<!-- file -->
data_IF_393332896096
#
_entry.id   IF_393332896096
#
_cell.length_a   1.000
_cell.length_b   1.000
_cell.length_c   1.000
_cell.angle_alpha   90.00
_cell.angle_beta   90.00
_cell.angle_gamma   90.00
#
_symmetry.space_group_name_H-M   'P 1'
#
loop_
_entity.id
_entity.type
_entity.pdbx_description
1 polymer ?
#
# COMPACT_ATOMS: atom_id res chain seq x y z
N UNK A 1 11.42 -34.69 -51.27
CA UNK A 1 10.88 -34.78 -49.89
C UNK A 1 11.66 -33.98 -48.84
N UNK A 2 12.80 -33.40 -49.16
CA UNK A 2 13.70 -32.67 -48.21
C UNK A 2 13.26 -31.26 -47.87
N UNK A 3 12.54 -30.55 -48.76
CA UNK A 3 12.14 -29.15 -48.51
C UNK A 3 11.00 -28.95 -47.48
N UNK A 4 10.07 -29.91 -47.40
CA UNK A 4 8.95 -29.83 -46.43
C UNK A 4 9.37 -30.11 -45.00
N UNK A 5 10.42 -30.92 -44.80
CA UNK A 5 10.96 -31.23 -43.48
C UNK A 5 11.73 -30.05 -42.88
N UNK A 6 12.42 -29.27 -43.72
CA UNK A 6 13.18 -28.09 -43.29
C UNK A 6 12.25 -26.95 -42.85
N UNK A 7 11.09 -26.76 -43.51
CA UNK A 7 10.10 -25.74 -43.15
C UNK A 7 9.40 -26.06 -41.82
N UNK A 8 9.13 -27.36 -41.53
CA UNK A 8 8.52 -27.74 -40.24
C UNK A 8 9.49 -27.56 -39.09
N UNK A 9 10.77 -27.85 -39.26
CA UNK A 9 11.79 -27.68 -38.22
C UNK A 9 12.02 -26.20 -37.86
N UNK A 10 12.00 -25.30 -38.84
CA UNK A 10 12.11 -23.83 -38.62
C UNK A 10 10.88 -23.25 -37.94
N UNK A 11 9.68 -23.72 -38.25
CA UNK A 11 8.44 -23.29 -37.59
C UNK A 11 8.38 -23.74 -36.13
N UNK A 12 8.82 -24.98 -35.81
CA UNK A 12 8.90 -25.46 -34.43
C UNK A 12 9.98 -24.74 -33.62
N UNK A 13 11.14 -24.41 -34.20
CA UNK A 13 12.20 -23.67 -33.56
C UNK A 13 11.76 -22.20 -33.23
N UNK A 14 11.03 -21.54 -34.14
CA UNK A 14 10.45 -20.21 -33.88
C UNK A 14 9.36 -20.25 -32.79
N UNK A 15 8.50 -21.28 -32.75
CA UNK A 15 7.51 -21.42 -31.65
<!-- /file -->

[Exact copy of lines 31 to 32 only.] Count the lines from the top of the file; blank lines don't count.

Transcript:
CA UNK A 4 8.95 -29.83 -46.43
C UNK A 4 9.37 -30.11 -45.00